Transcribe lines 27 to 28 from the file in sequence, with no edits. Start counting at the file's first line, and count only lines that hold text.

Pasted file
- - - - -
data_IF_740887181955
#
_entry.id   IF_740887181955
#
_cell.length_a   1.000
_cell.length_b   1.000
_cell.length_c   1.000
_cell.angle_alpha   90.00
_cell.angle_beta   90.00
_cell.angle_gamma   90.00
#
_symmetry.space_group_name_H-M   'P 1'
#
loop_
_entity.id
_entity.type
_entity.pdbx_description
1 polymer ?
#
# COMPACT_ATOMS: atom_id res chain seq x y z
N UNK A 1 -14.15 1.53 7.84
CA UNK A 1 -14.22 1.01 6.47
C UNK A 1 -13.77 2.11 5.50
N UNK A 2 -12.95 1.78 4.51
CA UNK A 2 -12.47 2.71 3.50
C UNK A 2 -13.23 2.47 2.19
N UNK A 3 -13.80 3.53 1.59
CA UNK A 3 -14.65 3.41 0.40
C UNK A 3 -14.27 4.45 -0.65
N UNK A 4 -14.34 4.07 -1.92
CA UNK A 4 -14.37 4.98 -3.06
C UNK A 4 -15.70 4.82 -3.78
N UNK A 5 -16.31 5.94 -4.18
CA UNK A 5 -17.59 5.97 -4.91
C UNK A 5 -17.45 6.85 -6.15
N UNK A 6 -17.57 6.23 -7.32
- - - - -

N UNK A 3 -13.80 3.53 1.59
CA UNK A 3 -14.65 3.41 0.40